A failed attempt at sensitivity and portrayal – understanding what queerbaiting means - Bubblegum Club

A failed attempt at sensitivity and portrayal – understanding what queerbaiting means

The politics of identity and representation never seem to end. We’re constantly going around in circles, putting out fires that never seem to cease nor end; spreading out with each new cultural term gaining traction amongst the public. I realised what queerbaiting was when I watched the music video of a very popular artist, asking the boy she likes to break up with his girlfriend so that they could be together. At the end of the music video, right at the last second, the artist gets into the pool and kisses the “girlfriend” whose demise she was plotting throughout the song and everyone, including the boyfriend, is left in confusion and maybe even mild shock. Queerbaiting is one of those terms that seems new, but you have experienced the concept before, and know that as innocent as it seems, there’s something deeper that it accounts to and that deeper explanation — to put it plainly — just doesn’t feel right.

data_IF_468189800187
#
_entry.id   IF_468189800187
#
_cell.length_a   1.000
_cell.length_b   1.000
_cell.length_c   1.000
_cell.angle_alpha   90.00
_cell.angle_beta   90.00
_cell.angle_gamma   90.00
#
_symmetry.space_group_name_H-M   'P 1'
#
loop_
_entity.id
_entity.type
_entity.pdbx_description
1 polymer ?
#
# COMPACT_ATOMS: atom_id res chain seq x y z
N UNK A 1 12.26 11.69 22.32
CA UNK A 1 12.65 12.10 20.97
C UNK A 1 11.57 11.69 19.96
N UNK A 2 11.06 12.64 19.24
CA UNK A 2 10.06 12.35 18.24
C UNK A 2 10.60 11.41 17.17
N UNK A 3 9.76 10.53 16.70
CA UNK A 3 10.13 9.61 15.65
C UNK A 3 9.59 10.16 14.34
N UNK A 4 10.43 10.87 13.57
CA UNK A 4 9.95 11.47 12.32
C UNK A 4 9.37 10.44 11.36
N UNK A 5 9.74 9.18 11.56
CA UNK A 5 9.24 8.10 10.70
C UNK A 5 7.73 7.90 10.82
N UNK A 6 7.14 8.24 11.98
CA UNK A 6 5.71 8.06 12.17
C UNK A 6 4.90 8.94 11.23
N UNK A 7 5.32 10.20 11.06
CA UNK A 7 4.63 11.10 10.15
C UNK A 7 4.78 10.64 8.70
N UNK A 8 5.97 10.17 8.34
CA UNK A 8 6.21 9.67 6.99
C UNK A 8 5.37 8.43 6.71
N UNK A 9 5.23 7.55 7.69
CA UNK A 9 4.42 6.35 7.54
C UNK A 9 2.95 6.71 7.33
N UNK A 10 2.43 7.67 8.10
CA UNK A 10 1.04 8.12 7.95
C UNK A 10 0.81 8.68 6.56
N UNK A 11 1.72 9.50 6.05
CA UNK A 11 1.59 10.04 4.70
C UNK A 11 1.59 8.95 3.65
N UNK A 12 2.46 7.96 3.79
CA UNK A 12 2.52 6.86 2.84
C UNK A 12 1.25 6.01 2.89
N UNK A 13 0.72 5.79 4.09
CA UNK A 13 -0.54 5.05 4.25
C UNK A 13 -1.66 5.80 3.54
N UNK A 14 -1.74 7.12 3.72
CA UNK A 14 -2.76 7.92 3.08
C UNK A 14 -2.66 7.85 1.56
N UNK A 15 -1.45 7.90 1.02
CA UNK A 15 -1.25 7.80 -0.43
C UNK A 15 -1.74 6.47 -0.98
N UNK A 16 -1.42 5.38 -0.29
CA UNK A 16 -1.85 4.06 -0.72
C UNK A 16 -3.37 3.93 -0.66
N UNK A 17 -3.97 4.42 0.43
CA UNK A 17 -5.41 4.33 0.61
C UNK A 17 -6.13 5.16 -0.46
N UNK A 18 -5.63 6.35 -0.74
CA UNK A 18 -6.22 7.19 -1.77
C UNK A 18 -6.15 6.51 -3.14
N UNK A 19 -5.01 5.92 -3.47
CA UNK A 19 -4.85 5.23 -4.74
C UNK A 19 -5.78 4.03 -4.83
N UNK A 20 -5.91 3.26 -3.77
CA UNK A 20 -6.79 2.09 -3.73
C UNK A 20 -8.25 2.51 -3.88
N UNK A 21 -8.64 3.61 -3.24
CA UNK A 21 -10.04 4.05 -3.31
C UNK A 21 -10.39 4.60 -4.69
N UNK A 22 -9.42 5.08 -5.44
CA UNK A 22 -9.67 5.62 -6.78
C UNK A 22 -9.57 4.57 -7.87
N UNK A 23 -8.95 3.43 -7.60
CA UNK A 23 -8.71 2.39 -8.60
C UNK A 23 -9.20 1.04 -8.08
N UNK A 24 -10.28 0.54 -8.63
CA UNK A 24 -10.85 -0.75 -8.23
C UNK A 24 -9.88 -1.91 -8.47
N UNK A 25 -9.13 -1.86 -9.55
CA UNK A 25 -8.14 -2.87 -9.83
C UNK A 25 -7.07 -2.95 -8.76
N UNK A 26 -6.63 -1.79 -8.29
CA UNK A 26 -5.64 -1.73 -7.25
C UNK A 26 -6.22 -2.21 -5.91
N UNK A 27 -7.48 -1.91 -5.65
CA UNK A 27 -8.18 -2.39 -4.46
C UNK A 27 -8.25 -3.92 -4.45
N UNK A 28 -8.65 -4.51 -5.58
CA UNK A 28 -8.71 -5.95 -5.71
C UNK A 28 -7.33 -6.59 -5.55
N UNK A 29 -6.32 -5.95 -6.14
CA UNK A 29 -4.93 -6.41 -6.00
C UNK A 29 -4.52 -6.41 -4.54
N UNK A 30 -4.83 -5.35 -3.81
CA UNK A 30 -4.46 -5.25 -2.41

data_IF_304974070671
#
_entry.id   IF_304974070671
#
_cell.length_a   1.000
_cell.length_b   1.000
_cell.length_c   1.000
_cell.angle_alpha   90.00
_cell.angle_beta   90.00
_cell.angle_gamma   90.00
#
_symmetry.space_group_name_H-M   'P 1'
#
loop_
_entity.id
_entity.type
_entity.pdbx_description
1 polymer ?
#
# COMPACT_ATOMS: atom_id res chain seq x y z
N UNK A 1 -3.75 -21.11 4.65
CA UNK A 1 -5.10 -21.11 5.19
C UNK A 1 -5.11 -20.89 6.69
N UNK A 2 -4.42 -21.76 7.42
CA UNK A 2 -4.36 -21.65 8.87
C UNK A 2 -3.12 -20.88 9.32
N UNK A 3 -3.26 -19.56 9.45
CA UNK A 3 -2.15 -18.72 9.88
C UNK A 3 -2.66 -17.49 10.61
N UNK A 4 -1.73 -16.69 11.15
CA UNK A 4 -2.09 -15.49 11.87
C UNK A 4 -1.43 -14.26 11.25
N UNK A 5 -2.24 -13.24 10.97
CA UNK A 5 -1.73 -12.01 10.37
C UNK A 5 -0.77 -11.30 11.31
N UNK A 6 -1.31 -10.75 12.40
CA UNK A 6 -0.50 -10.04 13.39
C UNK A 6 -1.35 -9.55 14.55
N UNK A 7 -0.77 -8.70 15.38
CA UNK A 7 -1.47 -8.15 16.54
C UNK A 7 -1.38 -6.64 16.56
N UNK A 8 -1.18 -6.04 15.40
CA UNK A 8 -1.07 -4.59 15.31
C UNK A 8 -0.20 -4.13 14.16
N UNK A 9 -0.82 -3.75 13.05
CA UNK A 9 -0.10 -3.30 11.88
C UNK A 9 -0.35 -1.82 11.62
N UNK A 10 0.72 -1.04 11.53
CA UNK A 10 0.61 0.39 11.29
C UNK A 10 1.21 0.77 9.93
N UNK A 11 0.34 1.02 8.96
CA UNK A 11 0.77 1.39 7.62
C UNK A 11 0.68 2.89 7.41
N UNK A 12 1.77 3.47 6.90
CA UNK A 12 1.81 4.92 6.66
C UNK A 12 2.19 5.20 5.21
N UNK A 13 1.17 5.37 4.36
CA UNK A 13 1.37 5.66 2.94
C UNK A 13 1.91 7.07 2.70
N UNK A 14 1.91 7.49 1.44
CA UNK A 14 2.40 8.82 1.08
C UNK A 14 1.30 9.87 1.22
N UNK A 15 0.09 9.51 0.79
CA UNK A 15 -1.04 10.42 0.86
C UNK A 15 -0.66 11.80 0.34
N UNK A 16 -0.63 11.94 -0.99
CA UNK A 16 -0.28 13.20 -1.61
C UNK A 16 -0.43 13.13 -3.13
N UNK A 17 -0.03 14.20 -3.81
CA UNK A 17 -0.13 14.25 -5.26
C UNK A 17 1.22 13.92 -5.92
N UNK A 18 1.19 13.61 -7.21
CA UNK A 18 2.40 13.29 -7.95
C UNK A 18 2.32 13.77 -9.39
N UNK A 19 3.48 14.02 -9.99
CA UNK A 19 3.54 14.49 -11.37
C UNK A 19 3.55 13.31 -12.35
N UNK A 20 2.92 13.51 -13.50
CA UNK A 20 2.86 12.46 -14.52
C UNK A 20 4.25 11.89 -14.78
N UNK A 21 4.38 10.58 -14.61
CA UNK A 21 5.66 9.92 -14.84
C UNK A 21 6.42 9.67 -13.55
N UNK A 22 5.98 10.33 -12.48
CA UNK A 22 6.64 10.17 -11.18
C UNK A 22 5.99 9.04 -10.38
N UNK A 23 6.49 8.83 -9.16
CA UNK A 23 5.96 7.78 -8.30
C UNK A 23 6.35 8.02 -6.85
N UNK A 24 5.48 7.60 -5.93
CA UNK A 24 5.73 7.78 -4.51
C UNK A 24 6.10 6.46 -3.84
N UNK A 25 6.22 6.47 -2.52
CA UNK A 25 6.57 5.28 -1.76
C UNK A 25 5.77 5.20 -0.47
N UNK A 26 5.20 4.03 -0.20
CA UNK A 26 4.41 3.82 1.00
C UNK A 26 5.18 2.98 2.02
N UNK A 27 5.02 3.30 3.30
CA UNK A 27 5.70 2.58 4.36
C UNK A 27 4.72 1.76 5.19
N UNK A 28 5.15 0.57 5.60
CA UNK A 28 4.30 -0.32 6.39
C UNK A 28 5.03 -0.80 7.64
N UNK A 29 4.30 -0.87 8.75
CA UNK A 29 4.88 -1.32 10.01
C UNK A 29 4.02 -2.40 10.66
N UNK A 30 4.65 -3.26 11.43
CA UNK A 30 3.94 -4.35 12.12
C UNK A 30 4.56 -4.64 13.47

Queerbaiting is defined as “a marketing technique for fiction and entertainment in which creators hint at, but then do not actually commit and depict, same-sex romance or other LGBTQ+ representation”. This strategy is applied to draw in and attract a queer or otherwise interested audience with the suggestion of relationships or characters that appeal to them, while at the same time, attempting to avoid alienating other consumers who may have a problem with the explicitness. This is similar to the concept of the word ‘bromance’, a dynamic that employs romantic tropes, all the while not actually fulfilling them. Originally, accusations of queerbaiting were made by fan communities, directed at traditional forms of media such as books and television shows, however, as the forms of public media have developed, along with queer representation as a whole, the term ‘queerbaiting’ has been applied as a valid form of criticism to other forms of narration such as music.

As a reply to a Rolling Stone article speaking on queerbaiting and citing the singer Normani’s new single, “Wild Side” as a possible example, the featured artist Cardi B responds,

I don’t like this new ‘queerbaiting’ word. I feel like it pressure artist to talk about their sexuality or their experiences that they don’t feel comfortable speaking about. If an artist [kisses] a girl on a video does that mean she gotta show videos & text [with] other women?